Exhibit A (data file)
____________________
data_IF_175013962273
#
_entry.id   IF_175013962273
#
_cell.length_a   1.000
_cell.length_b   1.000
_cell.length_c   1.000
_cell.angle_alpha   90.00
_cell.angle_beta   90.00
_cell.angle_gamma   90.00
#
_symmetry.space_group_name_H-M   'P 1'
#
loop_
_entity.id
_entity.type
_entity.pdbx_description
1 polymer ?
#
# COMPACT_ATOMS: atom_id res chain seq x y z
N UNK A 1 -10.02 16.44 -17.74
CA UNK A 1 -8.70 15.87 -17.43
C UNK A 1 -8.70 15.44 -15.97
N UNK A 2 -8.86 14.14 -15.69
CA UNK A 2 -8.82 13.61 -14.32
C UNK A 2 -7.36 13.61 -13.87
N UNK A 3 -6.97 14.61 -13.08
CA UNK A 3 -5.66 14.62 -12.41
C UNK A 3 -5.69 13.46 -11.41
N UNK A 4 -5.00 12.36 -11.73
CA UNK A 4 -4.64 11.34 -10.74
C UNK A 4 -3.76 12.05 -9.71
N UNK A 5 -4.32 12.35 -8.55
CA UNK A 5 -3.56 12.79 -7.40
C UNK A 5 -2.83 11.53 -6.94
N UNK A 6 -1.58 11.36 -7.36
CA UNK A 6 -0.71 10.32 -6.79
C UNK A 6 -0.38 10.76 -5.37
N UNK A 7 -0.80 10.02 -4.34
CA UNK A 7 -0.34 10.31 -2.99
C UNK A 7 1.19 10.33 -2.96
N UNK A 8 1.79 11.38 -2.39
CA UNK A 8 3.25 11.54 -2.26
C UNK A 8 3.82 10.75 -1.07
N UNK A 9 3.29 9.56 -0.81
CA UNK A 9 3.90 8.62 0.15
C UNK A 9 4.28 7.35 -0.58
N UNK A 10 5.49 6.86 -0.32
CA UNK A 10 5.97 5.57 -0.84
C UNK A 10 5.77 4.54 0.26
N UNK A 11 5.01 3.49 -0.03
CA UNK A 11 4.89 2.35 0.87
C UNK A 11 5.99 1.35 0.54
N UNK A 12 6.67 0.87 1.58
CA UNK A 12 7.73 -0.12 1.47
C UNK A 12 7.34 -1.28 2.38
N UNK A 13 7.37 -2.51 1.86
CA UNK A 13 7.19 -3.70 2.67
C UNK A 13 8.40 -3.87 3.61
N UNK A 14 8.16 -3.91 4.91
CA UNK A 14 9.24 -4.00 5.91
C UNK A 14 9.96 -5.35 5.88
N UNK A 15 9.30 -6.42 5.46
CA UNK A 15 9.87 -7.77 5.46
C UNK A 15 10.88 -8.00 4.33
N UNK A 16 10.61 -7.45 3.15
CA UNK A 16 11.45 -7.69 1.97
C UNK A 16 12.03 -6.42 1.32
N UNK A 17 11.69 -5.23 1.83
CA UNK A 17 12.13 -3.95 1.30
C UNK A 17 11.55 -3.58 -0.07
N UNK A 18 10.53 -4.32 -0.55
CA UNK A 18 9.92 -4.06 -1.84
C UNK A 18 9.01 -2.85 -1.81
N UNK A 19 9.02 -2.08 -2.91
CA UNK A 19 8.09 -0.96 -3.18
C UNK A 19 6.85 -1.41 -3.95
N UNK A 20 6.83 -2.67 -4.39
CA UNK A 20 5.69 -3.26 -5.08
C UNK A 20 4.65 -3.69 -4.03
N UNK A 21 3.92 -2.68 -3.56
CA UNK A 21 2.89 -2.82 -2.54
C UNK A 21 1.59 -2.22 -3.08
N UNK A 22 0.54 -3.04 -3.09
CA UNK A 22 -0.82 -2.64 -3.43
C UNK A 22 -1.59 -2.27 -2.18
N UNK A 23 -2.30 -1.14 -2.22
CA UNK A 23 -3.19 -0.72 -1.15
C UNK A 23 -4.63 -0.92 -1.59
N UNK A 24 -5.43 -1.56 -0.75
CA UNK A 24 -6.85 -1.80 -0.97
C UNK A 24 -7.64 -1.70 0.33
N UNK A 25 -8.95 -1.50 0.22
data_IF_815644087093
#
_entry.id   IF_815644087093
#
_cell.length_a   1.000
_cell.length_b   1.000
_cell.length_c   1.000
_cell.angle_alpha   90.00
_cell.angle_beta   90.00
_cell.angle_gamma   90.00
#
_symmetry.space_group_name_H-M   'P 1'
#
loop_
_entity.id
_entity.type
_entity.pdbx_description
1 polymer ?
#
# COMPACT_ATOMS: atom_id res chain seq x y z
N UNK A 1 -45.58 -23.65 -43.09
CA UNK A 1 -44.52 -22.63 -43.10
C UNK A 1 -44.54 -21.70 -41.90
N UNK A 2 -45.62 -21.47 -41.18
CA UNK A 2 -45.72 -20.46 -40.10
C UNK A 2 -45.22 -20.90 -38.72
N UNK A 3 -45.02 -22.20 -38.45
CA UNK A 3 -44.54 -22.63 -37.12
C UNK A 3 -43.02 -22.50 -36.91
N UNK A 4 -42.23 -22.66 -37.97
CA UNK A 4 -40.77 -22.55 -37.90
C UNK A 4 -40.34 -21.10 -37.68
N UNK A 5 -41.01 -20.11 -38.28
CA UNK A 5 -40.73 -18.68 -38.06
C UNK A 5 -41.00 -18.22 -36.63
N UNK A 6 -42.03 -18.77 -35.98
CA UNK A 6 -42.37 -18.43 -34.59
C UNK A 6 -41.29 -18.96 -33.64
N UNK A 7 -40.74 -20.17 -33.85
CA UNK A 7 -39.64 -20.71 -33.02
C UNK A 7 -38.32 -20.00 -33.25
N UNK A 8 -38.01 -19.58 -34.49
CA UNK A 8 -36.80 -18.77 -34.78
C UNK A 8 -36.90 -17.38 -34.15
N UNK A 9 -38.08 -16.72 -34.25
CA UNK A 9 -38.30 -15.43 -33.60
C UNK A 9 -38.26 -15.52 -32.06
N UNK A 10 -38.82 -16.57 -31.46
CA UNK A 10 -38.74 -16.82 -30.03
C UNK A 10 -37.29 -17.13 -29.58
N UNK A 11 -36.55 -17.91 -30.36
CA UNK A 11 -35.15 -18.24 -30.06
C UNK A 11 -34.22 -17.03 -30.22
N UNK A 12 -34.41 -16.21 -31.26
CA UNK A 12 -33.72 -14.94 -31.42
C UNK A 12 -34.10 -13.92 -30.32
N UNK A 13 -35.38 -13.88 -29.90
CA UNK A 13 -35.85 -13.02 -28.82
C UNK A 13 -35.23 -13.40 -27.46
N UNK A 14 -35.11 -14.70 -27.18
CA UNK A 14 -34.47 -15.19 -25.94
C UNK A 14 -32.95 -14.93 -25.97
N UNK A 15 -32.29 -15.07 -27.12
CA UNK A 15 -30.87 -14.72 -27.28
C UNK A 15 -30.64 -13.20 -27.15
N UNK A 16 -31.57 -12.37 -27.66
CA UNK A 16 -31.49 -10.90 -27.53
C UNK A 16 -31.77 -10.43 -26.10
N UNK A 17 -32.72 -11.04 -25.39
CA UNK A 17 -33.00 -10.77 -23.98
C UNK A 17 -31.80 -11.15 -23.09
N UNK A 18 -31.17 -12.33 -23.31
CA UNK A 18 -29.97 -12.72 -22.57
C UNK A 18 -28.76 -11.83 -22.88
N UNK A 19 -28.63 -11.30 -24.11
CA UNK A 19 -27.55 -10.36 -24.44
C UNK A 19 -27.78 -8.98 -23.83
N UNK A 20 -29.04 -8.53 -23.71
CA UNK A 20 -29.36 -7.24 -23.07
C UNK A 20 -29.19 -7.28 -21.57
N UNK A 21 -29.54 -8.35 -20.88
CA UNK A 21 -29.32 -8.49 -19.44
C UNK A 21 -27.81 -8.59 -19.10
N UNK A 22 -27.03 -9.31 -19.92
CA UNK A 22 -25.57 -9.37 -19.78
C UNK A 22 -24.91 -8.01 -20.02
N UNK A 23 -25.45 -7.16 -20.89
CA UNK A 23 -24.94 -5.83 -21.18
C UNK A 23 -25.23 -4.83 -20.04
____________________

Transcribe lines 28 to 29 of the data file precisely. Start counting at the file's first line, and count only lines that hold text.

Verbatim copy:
CA UNK A 3 -5.66 14.62 -12.41
C UNK A 3 -5.69 13.46 -11.41